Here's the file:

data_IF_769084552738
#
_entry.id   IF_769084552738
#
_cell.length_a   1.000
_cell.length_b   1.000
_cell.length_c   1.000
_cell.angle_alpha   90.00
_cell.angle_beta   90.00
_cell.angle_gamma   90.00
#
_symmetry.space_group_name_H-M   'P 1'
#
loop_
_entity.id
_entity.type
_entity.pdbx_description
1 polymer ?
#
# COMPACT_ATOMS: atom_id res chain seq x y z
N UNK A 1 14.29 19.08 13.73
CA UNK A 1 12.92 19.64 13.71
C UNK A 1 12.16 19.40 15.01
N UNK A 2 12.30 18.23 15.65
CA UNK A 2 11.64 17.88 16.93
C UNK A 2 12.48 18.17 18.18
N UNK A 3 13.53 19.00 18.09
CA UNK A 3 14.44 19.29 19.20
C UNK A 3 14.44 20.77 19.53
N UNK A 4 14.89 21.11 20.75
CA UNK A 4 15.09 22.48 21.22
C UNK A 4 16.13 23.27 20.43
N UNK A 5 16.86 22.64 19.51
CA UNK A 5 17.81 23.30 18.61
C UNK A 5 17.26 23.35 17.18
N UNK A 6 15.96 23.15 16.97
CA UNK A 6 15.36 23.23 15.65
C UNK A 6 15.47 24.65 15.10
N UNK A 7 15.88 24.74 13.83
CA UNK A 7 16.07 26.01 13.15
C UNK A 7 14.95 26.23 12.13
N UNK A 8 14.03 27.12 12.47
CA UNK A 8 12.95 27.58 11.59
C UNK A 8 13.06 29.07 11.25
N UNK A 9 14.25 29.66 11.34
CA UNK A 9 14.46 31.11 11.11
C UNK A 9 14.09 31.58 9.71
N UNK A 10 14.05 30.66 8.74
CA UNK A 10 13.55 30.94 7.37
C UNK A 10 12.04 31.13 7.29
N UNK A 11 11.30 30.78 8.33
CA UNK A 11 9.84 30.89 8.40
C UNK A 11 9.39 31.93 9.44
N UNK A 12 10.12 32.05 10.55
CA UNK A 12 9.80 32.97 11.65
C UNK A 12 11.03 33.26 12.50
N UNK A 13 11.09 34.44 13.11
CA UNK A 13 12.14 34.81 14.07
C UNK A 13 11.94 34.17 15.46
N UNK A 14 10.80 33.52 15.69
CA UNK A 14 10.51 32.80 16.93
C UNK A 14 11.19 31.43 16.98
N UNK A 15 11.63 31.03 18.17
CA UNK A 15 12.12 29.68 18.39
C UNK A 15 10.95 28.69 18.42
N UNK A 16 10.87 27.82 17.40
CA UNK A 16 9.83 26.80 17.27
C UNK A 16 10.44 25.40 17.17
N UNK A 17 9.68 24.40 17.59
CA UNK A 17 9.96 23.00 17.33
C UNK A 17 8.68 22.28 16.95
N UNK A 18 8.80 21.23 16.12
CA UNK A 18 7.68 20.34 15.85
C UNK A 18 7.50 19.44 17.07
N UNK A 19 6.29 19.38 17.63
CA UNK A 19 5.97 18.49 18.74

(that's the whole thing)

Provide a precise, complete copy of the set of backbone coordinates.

data_IF_769084552738
#
_entry.id   IF_769084552738
#
_cell.length_a   1.000
_cell.length_b   1.000
_cell.length_c   1.000
_cell.angle_alpha   90.00
_cell.angle_beta   90.00
_cell.angle_gamma   90.00
#
_symmetry.space_group_name_H-M   'P 1'
#
loop_
_entity.id
_entity.type
_entity.pdbx_description
1 polymer ?
#
# COMPACT_ATOMS: atom_id res chain seq x y z
N UNK A 1 14.29 19.08 13.73
CA UNK A 1 12.92 19.64 13.71
C UNK A 1 12.16 19.40 15.01
N UNK A 2 12.30 18.23 15.65
CA UNK A 2 11.64 17.88 16.93
C UNK A 2 12.48 18.17 18.18
N UNK A 3 13.53 19.00 18.09
CA UNK A 3 14.44 19.29 19.20
C UNK A 3 14.44 20.77 19.53
N UNK A 4 14.89 21.11 20.75
CA UNK A 4 15.09 22.48 21.22
C UNK A 4 16.13 23.27 20.43
N UNK A 5 16.86 22.64 19.51
CA UNK A 5 17.81 23.30 18.61
C UNK A 5 17.26 23.35 17.18
N UNK A 6 15.96 23.15 16.97
CA UNK A 6 15.36 23.23 15.65
C UNK A 6 15.47 24.65 15.10
N UNK A 7 15.88 24.74 13.83
CA UNK A 7 16.07 26.01 13.15
C UNK A 7 14.95 26.23 12.13
N UNK A 8 14.03 27.12 12.47
CA UNK A 8 12.95 27.58 11.59
C UNK A 8 13.06 29.07 11.25
N UNK A 9 14.25 29.66 11.34
CA UNK A 9 14.46 31.11 11.11
C UNK A 9 14.09 31.58 9.71
N UNK A 10 14.05 30.66 8.74
CA UNK A 10 13.55 30.94 7.37
C UNK A 10 12.04 31.13 7.29
N UNK A 11 11.30 30.78 8.33
CA UNK A 11 9.84 30.89 8.40
C UNK A 11 9.39 31.93 9.44
N UNK A 12 10.12 32.05 10.55
CA UNK A 12 9.80 32.97 11.65
C UNK A 12 11.03 33.26 12.50
N UNK A 13 11.09 34.44 13.11
CA UNK A 13 12.14 34.81 14.07
C UNK A 13 11.94 34.17 15.46
N UNK A 14 10.80 33.52 15.69
CA UNK A 14 10.51 32.80 16.93
C UNK A 14 11.19 31.43 16.98
N UNK A 15 11.63 31.03 18.17
CA UNK A 15 12.12 29.68 18.39
C UNK A 15 10.95 28.69 18.42
N UNK A 16 10.87 27.82 17.40
CA UNK A 16 9.83 26.80 17.27
C UNK A 16 10.44 25.40 17.17
N UNK A 17 9.68 24.40 17.59
CA UNK A 17 9.96 23.00 17.33
C UNK A 17 8.68 22.28 16.95
N UNK A 18 8.80 21.23 16.12
CA UNK A 18 7.68 20.34 15.85
C UNK A 18 7.50 19.44 17.07
N UNK A 19 6.29 19.38 17.63
CA UNK A 19 5.97 18.49 18.74